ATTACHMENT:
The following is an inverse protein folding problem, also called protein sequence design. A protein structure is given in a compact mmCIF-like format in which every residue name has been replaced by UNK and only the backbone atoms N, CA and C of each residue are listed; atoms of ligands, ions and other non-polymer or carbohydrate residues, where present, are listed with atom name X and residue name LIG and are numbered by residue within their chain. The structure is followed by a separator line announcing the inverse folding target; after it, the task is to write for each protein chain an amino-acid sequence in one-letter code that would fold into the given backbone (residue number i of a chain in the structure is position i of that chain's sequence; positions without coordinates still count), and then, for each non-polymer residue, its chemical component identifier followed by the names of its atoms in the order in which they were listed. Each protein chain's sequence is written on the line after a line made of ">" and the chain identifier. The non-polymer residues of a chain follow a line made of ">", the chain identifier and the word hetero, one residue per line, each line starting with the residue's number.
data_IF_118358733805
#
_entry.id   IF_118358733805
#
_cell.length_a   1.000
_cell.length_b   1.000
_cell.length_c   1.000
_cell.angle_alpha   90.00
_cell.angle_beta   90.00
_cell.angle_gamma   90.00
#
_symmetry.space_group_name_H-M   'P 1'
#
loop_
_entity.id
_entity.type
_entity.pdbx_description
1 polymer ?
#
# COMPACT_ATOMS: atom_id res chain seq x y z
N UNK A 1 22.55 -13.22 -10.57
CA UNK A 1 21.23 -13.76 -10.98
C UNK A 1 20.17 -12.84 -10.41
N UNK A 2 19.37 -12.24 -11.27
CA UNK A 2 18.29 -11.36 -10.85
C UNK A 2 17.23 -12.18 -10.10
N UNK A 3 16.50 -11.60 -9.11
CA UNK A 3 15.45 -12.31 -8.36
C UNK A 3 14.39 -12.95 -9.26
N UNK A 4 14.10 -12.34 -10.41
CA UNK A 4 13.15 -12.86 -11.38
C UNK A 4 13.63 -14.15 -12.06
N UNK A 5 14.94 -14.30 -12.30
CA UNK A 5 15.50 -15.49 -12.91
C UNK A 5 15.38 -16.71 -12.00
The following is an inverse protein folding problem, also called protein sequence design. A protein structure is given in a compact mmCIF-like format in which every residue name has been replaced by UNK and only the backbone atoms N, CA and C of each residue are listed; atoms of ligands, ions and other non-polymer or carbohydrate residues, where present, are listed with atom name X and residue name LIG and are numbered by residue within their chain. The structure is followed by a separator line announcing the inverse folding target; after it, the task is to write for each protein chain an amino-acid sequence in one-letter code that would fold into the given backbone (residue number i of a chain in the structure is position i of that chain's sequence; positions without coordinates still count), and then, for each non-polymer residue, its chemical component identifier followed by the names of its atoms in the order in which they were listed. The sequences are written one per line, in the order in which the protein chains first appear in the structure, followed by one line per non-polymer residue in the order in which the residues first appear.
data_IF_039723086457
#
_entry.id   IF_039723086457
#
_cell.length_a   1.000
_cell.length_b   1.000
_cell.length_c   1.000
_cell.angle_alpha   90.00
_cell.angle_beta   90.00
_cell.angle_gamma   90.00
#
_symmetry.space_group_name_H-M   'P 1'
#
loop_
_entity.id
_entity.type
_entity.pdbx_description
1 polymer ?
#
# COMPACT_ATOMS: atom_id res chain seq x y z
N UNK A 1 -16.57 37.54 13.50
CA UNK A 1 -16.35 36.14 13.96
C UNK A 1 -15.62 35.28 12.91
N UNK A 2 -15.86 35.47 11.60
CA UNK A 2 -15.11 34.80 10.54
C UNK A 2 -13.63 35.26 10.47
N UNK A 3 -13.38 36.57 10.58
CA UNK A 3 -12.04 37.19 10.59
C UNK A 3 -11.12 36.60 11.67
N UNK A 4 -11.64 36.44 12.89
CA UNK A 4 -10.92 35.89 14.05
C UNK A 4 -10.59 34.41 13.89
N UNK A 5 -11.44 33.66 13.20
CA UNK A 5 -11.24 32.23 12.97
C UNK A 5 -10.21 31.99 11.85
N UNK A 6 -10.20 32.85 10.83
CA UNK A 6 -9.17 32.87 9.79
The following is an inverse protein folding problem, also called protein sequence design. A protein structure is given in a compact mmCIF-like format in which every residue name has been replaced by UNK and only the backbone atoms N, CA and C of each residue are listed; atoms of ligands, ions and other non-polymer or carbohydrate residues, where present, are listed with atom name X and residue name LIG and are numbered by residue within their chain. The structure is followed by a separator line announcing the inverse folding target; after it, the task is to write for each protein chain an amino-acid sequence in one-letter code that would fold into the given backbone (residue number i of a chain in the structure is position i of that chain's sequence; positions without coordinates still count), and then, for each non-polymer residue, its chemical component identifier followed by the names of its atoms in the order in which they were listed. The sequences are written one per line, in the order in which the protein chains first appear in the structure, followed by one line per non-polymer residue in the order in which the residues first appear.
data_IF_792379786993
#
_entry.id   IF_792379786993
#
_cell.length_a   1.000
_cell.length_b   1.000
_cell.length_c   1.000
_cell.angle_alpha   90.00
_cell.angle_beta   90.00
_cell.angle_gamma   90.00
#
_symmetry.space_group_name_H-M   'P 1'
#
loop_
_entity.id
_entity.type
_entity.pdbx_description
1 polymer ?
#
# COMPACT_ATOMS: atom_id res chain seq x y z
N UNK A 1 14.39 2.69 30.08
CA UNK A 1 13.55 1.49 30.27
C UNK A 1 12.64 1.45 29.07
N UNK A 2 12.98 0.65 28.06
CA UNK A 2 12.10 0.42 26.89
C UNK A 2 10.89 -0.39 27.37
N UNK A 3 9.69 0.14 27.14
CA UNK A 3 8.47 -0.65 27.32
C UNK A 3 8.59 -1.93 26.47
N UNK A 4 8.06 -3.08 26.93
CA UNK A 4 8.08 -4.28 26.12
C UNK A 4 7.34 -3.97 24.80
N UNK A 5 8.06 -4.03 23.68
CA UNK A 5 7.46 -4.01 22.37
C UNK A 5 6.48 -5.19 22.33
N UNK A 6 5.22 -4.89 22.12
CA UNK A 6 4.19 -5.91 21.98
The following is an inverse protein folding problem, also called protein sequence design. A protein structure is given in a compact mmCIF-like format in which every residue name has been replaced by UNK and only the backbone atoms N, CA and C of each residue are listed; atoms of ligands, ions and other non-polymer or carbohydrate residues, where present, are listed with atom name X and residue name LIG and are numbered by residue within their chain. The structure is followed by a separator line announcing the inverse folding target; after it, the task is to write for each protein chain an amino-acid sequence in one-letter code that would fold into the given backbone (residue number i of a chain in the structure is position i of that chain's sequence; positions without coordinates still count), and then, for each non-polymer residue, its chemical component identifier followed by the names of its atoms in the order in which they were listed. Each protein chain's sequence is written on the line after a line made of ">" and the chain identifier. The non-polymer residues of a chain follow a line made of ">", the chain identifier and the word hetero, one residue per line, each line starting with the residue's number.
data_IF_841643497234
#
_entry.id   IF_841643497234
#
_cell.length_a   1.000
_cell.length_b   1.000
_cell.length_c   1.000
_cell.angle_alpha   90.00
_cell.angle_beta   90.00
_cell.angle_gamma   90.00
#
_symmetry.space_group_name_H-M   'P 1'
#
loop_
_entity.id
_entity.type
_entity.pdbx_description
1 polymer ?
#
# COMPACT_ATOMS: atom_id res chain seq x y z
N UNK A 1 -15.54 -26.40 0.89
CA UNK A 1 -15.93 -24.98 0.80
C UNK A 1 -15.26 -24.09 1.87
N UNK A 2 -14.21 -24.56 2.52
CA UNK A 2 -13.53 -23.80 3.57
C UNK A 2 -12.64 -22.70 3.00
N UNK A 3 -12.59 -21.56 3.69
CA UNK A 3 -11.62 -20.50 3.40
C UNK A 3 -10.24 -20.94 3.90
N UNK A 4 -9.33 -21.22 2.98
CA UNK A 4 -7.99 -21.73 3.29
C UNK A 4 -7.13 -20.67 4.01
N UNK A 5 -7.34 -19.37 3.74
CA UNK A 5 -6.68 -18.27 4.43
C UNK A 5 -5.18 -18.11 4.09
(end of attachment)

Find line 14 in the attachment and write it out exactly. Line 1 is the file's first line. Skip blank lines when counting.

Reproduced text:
#